Capella MP: Emotion through images.
In the tradition of the great reportage photographers, Marie-Pierre Decuyper aka Capella MP constructs her images like an architect. She combines the evanescence of a look with a structure, capturing fleeting, timeless moments while developing her own style.
In the development of her work, each protagonist perfectly symbolizes the context in which he or she operates.
From backstage at a fashion show to the racetrack, her photos bring to light worlds where humor, elegance and sensitivity are subtly blended, revealing what is invisible to the naked eye. She uses shadows and colors as others use words… to tell a life story. For Marie Pierre, photography is like a delicate dance in which the unexpected sets the tempo.
What was your first photographic breakthrough?
Capella MP: A landscape photo of trees spread out over a lake.
The man or woman who inspires you?
Capella MP: Irving Penn, Guy Bourdin, Newton, Ansel Adams, Salgado, Bresson, Doisneau, split between reportage and studio! Digital photography, with its growing definition, brings the two worlds together, with digital retouching, among other things.
What image would you have liked to have made?
Capella MP: Marc Riboud, “a woman with a flower in her hand in front of rifles”. And then, pure reportage is still the essential part of photography: our societal memory. Gustav le Gray, landscape photographer extraordinaire, portraits that show the beginnings of photographic journalism.
Which one moved you the most?
Capella MP: “Fœtus 18 weeks” by Lennart Nilsson.
And the one that made you angry?
Capella MP: Nick Ut’s “Napalm Girl”, which shows the horror of war.
A key image in your personal pantheon?
Capella MP: In the photos I’ve made! A photo acquired by the Chanel conservatory, “Chignon Camélia”, in which the symbolism between the Chanel logo and the spiral is very strong… Or a man walking while reading his newspaper, like a gambler at a Parisian racecourse. His foot doesn’t touch the step, and he continues reading the forecasts in a sort of very large circular staircase.
A photographic memory from your childhood?
Capella MP: My first black-and-white photo lab when I was 12. I can still see the first image appearing…
With no budget limit, what work of art would you dream of acquiring?
Capella MP: The Venus de Milo, but now in 3D!
In your opinion, what quality is needed to be a good photographer?
Capella MP: I think you need passion and enthusiasm.
What, if any, is the secret to the perfect image?
Capella MP: In my eyes, an image is perfect if it sends a message of love.
Who would you like to photograph?
Capella MP: Whoever wants to!
It’s said that photos capture the soul of those photographed?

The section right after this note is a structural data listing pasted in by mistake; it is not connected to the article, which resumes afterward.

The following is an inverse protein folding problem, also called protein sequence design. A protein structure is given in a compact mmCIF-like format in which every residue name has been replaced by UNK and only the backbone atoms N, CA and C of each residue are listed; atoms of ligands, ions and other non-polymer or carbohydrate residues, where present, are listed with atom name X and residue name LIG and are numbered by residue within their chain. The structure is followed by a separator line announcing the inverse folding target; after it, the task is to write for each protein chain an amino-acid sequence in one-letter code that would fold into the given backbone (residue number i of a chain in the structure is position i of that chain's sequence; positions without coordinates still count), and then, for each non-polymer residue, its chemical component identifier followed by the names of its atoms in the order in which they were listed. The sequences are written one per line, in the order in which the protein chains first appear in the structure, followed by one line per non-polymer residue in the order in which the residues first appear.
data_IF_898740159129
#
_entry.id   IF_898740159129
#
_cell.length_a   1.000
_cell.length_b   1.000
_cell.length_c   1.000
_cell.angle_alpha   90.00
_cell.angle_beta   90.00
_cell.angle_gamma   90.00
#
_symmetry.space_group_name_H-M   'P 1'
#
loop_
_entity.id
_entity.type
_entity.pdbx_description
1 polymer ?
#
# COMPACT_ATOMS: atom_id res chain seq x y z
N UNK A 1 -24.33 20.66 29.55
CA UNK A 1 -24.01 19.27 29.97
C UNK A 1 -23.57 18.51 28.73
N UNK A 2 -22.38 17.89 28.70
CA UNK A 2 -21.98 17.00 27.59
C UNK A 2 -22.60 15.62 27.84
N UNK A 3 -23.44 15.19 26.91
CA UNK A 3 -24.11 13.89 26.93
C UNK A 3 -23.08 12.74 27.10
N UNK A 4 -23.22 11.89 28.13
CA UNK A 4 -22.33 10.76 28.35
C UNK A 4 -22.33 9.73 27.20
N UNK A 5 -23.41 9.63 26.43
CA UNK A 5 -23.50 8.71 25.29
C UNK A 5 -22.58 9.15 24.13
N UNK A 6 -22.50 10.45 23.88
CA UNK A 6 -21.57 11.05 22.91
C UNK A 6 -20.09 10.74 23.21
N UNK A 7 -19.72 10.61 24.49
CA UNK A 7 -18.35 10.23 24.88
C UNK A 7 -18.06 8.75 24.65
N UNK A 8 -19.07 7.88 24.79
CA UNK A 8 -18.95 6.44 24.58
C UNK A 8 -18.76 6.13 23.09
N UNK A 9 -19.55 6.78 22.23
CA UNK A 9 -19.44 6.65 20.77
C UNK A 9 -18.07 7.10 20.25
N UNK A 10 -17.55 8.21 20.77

Capella MP: Very good portraits can reflect the soul at a moment’s notice …. As for the rest, it’s all a question of philosophy, of concepts…
Which photographer would you like to have your portrait taken by?
Capella MP: I don’t like being photographed…
A must-have photo book?
Capella MP: I really liked the retrospective on Robert Doisneau, published by Viviane Esders, in which you can see all Doisneau’s photos, the well-known and the lesser known. All very pretty. Humanist photography!
What was your childhood camera?
Capella MP: A plastic camera.
The one you use today?
Capella MP: A Canon 24×36.
Your favorite drug?
Capella MP: Balance in everything…
What’s the best way to disconnect?
Capella MP: The piano.
What is your personal relationship with images?
Capella MP: It’s a pictorial search. I think photographers are frustrated painters. It’s all about composition, light and color…. And the basis of it all: drawing.
What’s your greatest quality?
Capella MP: My greatest quality is also a flaw: speed.
Your latest folly?
Capella MP: Starting to play the piano
An image to illustrate a new banknote?
Capella MP: Flowers.
The job you wouldn’t have liked to do?
Capella MP: Seamstress, I have no patience.
What if you hadn’t become a photographer?
Capella MP: I could have been a painter.
Your greatest professional extravagance?
Capella MP: Exhibiting photos on wires with clothespins at the St Ouen flea market.
What do you think is the difference between photography and art photography?
Capella MP: Anything can be art, you just have to find the concept behind the photo.
What city, country or culture do you dream of discovering?
Capella MP: I’d go to Los Angeles.
The place you never tire of?
Capella MP: The sea, the horizon.
Your biggest regret?
Capella MP: No regrets, no way!
In terms of social networks, do you prefer Instagram, Facebook, Tik Tok or Snapchat, and why?
Capella MP: Instagram by far. The most photographic network.
What have digital technology and smartphones taken away from or brought to photography?
Capella MP: Digital photography with its current image definition is extraordinary. You can do anything.
Color or B&W?
Capella MP: Both. Some subjects lend themselves more to color, others to B&W.
Daylight or artificial light?
Capella MP: Daylight enhanced by artificial light. You have to work with shadows.
Do you prefer film or digital?
Capella MP: Digital
What’s the most photogenic city in your opinion?
Capella MP: Agra in India, with the Taj Mahal.
If God existed, would you ask him to pose for you, or would you opt for a selfie with him?
Capella MP: I’d ask him to pose, of course.
If I could organize your ideal dinner party, who would be at the table?
Capella MP: The people I love.
The image that represents for you the current state of the world?
Capella MP: The Last Supper by Leonardo da Vinci.
What’s missing in today’s world?
Capella MP: The only thing missing is love.
If you had to start all over again?
Capella MP: I wouldn’t change a thing.
Any last words?
Capella MP: Long live photography and thank you Carole.